This week Republicans in Congress introduced a bill to repeal and replace the Affordable Care Act. Since then, debate in Washington has centered on the costs of the Republicans’ plan. But while money will move around if this plan is passed, it is really about life and death.
The core of the Republican plan is an end to a tax on investment income, a tax that has been used for the last seven years to pay for health insurance for about 20 million Americans (one in 12 of us).
No health insurance program — public or private — is perfect. But people who have health insurance are more likely to get the preventive care, screenings and medical care they need.
The Affordable Care Act has lengthened tens of thousands of lives. Before the act was signed into law, one in six Americans were uninsured. Now, only one person in 11 lacks insurance. With more than 20 million people gaining insurance, we saw real-life effects. The expansion of health coverage directly translated into reduced morbidity and mortality for Americans. Fewer Americans are sick, fewer are dying, and millions more are getting the dignity and care they deserve.
The Republican health care bill would roll back these gains, leading many Americans to lose coverage. We don’t yet know exactly how many, but we are talking here about millions of people. The Congressional Budget Office estimates that this bill would cause 14 million Americans to lose health coverage in the coming year, and 24 million to lose it over the coming decade.
But just how many people will lose their lives — not only their coverage — due to the proposed changes? That’s hard to estimate, but it’s going to be in the thousands, at least. Researchers at the Harvard School of Public Health studied mortality rate changes in Massachusetts after the rollout of the state’s health insurance platform in 2006. They found that overall the death rate from treatable illnesses declined by 4.5 percent. The decline in death was even greater in areas of the state where there were more low-income people who didn’t have health insurance before health reform. Harold Pollack, a University of Chicago professor, estimates that the Affordable Care Act saves around 24,000 lives per year. Let that number sink in for a moment.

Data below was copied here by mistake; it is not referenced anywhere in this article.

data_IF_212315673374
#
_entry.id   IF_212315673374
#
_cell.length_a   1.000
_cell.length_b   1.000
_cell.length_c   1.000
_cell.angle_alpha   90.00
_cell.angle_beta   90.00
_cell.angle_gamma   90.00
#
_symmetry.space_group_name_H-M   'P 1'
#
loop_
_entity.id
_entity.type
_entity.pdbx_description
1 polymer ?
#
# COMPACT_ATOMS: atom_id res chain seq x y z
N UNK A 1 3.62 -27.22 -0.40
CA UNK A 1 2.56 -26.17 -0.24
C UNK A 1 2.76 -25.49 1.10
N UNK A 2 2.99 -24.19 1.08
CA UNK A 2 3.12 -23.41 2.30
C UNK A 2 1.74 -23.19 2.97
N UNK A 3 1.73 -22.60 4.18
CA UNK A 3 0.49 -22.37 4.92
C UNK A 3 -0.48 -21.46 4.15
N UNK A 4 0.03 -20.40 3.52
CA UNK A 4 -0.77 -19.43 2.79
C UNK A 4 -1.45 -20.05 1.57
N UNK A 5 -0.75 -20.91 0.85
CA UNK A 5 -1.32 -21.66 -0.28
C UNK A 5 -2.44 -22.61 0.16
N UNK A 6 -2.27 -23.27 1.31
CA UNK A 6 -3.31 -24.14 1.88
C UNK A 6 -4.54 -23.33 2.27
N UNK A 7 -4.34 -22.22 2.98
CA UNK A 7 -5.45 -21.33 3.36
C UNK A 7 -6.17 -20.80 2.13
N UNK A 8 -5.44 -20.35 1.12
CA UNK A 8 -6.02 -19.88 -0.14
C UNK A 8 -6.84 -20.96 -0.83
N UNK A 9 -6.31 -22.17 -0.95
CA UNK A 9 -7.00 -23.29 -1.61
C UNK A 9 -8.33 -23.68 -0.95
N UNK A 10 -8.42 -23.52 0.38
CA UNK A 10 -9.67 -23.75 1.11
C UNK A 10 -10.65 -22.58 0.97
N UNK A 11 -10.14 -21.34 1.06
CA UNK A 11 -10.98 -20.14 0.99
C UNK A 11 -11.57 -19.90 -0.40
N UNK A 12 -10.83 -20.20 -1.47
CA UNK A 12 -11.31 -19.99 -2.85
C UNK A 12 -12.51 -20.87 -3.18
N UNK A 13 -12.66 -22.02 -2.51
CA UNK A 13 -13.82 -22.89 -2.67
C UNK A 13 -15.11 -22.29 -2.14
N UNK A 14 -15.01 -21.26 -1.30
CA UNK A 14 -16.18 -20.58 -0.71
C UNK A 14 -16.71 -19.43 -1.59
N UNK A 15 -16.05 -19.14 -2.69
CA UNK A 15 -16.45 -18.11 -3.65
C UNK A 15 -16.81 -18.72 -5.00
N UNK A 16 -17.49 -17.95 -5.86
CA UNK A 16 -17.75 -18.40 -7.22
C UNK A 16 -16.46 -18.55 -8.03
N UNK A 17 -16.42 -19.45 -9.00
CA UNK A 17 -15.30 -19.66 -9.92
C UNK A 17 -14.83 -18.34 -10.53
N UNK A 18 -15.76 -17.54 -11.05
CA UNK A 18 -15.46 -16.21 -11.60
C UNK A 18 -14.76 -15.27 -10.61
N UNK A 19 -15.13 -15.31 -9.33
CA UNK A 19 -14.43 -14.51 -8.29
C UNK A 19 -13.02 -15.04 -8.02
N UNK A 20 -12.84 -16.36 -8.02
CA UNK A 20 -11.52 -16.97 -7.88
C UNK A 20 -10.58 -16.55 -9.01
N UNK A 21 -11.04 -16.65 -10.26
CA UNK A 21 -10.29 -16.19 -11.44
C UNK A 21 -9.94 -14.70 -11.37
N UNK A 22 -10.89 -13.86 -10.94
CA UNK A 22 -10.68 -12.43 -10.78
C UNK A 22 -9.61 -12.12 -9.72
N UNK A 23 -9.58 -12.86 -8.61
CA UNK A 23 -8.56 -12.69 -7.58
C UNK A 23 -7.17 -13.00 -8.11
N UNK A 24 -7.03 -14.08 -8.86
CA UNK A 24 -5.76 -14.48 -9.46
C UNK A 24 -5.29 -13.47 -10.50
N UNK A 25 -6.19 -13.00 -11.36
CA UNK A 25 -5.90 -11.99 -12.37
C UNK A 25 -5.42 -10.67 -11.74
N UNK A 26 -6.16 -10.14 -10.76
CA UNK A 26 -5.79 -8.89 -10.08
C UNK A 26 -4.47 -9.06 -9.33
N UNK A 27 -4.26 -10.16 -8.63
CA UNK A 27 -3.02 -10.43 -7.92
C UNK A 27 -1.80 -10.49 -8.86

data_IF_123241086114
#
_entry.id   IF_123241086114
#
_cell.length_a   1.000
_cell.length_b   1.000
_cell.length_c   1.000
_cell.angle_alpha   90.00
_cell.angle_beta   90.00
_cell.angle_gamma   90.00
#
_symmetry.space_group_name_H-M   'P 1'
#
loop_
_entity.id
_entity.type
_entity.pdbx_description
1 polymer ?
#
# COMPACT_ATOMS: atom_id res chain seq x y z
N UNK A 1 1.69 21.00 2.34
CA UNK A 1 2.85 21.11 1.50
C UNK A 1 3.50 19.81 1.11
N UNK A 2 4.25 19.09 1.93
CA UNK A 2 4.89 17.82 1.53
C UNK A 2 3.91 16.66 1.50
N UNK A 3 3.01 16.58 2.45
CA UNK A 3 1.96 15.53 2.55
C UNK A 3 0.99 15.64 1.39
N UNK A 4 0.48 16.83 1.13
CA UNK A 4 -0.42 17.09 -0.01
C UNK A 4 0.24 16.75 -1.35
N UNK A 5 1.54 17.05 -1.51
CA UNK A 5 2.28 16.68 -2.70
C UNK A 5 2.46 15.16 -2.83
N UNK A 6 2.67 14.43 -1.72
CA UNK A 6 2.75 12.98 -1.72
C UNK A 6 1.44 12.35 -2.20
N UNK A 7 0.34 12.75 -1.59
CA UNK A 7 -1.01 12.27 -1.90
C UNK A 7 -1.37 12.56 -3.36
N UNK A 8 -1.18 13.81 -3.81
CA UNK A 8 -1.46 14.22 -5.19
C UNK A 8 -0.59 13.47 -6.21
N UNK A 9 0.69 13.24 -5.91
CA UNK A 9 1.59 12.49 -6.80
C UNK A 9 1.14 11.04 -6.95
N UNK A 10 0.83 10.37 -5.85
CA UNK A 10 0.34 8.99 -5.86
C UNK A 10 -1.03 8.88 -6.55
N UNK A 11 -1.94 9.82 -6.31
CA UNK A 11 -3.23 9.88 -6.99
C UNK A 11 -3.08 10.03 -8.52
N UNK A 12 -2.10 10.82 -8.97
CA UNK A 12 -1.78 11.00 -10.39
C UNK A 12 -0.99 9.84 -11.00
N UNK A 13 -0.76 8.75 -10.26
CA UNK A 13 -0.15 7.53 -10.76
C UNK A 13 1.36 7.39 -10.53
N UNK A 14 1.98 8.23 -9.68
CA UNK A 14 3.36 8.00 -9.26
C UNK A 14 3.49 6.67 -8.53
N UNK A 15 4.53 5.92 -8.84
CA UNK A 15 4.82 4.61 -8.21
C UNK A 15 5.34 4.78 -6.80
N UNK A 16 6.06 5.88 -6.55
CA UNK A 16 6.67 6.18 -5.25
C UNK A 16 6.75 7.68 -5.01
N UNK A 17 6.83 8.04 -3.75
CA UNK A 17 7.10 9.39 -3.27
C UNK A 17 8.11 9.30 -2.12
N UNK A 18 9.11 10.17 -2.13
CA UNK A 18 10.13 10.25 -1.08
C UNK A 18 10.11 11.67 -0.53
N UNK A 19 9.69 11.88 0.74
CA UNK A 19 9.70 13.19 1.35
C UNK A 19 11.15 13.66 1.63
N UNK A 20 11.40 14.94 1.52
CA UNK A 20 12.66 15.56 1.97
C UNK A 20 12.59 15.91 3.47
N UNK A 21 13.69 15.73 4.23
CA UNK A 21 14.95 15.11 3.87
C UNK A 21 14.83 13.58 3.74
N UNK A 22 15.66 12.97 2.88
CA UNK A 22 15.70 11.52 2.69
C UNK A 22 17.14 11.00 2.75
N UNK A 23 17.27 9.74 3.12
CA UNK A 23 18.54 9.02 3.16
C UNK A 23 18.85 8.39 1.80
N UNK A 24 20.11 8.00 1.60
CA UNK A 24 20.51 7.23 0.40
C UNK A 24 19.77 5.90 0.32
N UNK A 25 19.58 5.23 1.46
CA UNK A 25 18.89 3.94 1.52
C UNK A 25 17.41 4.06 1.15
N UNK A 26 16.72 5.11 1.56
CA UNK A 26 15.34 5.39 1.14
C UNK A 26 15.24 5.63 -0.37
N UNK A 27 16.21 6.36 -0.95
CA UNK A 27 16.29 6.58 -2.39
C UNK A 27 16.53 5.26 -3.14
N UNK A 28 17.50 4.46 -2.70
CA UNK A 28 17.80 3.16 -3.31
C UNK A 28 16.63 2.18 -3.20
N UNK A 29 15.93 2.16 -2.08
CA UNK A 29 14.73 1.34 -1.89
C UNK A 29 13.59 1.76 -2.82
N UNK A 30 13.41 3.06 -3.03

Many Americans say that they want a new and better system. In fact, 58 percent of respondents to a Gallup poll favor replacing the Affordable Care Act — IF it’s replaced with “a federally funded health care program providing insurance for all Americans.”
Sen. Bernie Sanders proposed to do this, and it was wildly popular on the campaign trail. A Medicare-for-All program would save tens of thousands of lives by extending health insurance coverage to ALL Americans.
During the campaign, Donald Trump promised to repeal and replace Obamacare with something “terrific,” something that would cover “everybody.” This new proposal is opposite. In the service of cutting taxes for a few, it will shorten lives for many. America must reject it.